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The Dreamer (Ala Notable Children's Books. Older Readers)

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A breathtaking illustrated novel from Pura Belpre Award winner, Pam Ryan, and MacArthur fellow and three-time Caldecott Honoree, Peter Sis! From the time he is a young boy, Neftalí hears the call of a mysterious voice. Even when the neighborhood children taunt him, and when his harsh, authoritarian father ridicules him, and when he doubts himself, Neftalí knows he cannot ig A breathtaking illustrated novel from Pura Belpre Award winner, Pam Ryan, and MacArthur fellow and three-time Caldecott Honoree, Peter Sis! From the time he is a young boy, Neftalí hears the call of a mysterious voice. Even when the neighborhood children taunt him, and when his harsh, authoritarian father ridicules him, and when he doubts himself, Neftalí knows he cannot ignore the call. Under the canopy of the lush rain forest, into the fearsome sea, and through the persistent Chilean rain, he listens and he follows. . . Combining elements of magical realism with biography, poetry, literary fiction, and sensorial, transporting illustrations, Pam Muñoz Ryan and Peter Sís take readers on a rare journey of the heart and imagination.


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A breathtaking illustrated novel from Pura Belpre Award winner, Pam Ryan, and MacArthur fellow and three-time Caldecott Honoree, Peter Sis! From the time he is a young boy, Neftalí hears the call of a mysterious voice. Even when the neighborhood children taunt him, and when his harsh, authoritarian father ridicules him, and when he doubts himself, Neftalí knows he cannot ig A breathtaking illustrated novel from Pura Belpre Award winner, Pam Ryan, and MacArthur fellow and three-time Caldecott Honoree, Peter Sis! From the time he is a young boy, Neftalí hears the call of a mysterious voice. Even when the neighborhood children taunt him, and when his harsh, authoritarian father ridicules him, and when he doubts himself, Neftalí knows he cannot ignore the call. Under the canopy of the lush rain forest, into the fearsome sea, and through the persistent Chilean rain, he listens and he follows. . . Combining elements of magical realism with biography, poetry, literary fiction, and sensorial, transporting illustrations, Pam Muñoz Ryan and Peter Sís take readers on a rare journey of the heart and imagination.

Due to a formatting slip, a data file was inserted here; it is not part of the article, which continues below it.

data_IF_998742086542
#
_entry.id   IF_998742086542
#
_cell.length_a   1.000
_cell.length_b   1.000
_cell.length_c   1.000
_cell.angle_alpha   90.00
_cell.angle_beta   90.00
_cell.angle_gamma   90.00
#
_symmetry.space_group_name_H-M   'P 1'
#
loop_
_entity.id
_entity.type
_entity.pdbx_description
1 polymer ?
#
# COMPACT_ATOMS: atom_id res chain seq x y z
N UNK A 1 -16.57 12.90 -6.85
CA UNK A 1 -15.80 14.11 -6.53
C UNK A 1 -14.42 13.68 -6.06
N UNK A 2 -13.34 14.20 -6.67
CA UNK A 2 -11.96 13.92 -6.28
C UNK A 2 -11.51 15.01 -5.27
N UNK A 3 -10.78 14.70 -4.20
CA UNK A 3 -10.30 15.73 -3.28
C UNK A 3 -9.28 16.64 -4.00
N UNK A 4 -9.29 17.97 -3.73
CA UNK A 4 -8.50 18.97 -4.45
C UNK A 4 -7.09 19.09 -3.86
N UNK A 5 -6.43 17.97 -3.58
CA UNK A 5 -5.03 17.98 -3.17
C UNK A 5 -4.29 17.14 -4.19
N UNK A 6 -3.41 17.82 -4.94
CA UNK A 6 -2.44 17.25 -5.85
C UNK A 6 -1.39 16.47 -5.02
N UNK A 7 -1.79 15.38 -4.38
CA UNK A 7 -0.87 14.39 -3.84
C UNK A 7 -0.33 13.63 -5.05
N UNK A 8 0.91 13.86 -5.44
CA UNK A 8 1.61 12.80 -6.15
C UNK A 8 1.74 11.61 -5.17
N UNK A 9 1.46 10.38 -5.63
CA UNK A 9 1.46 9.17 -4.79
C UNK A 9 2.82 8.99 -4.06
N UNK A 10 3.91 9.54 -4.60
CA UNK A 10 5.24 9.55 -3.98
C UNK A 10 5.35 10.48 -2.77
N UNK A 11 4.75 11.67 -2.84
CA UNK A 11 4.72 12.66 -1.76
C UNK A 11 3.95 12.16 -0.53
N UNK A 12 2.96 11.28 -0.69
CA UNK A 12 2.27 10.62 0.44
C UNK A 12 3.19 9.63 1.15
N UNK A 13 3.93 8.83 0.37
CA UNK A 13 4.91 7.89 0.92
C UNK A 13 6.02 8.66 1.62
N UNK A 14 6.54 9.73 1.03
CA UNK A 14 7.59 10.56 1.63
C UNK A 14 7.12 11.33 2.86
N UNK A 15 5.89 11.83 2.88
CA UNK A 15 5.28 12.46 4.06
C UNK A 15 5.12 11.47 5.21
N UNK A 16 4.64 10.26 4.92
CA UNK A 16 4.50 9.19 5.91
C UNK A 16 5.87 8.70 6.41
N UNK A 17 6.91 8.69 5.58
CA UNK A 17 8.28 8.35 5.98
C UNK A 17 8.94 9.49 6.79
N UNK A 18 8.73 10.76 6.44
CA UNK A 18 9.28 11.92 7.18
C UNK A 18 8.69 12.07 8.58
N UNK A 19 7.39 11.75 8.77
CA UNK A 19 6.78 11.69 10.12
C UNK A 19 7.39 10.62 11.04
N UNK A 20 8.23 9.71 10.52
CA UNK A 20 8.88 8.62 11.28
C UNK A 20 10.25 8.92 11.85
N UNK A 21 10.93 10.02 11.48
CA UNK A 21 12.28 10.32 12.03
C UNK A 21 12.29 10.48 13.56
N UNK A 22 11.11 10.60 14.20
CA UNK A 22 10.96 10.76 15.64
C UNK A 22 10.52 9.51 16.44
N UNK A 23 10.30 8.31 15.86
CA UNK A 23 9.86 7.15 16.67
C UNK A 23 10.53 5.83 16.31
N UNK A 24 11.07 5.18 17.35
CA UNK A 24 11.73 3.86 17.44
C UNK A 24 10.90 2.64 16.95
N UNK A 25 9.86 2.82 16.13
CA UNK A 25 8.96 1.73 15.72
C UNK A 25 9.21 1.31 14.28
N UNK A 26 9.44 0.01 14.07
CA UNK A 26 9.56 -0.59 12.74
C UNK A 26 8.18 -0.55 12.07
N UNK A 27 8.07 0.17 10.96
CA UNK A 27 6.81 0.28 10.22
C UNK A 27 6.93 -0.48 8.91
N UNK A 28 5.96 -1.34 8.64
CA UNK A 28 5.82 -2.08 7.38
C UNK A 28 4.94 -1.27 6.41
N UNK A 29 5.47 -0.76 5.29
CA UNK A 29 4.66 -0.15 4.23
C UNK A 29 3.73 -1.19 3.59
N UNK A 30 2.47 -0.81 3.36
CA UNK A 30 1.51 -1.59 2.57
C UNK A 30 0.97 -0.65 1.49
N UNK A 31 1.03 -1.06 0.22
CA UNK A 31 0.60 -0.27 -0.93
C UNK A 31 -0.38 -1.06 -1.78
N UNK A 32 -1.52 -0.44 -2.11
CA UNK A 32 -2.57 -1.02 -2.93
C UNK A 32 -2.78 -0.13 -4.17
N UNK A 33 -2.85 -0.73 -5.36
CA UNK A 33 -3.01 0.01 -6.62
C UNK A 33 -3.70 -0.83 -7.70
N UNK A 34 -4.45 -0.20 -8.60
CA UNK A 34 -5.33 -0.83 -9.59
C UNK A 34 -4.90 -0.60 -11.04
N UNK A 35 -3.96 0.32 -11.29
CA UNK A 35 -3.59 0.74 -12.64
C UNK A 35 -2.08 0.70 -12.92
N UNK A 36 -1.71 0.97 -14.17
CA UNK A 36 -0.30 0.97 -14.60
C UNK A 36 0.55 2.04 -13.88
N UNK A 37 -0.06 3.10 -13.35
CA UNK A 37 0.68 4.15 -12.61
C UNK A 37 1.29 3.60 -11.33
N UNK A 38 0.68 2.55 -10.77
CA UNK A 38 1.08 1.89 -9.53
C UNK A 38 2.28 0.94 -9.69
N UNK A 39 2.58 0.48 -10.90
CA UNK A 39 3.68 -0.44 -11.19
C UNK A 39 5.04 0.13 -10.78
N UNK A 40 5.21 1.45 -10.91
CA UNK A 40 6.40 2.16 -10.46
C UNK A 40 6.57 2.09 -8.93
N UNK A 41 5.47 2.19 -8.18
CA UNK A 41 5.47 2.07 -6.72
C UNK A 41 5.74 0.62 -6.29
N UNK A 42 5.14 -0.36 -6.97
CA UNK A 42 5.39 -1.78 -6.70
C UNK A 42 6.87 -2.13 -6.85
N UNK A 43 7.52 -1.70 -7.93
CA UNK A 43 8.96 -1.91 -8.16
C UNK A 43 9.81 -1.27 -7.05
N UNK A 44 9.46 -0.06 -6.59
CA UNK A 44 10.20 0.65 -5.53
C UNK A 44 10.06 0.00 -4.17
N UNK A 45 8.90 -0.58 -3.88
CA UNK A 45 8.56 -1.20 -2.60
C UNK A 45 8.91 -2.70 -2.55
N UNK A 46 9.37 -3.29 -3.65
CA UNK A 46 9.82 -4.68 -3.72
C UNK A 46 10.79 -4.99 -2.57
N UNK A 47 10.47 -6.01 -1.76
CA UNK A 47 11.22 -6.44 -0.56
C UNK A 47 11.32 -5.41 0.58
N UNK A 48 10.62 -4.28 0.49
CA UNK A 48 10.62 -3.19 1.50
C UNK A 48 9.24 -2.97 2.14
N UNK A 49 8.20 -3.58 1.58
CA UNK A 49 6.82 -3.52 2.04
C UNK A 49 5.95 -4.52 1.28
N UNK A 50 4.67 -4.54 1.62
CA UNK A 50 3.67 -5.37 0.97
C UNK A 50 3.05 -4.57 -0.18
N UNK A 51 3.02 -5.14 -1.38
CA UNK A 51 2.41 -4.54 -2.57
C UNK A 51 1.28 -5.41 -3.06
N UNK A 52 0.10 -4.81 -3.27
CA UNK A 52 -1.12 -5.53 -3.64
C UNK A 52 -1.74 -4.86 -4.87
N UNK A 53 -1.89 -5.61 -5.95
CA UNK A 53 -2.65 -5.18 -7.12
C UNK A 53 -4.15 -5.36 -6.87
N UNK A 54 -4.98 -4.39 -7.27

30 review for The Dreamer (Ala Notable Children's Books. Older Readers)

  1. 4 out of 5

    Müni (MuenisBookWorld)

    OMG this book was everything. I loved the whole story. I read this out loud so my little sister could listen to me. She lay next to me and listened to every word and every sentence I read. She loved the illustrations in the book. They were epic! She loved it and critized Neftalís father. "Why is he like that? Why doesn`t he support his son?" she asked. She was inspired by the little boy Neftalí and his visions and his dreams. Neftalí may have been a little boy, but he was indeed a big man in the insid OMG this book was everything. I loved the whole story. I read this out loud so my little sister could listen to me. She lay next to me and listened to every word and every sentence I read. She loved the illustrations in the book. They were epic! She loved it and critized Neftalís father. "Why is he like that? Why doesn`t he support his son?" she asked. She was inspired by the little boy Neftalí and his visions and his dreams. Neftalí may have been a little boy, but he was indeed a big man in the inside with a big DREAM. This book needs more attention! Pablo Neruda

  2. 5 out of 5

    Lars Guthrie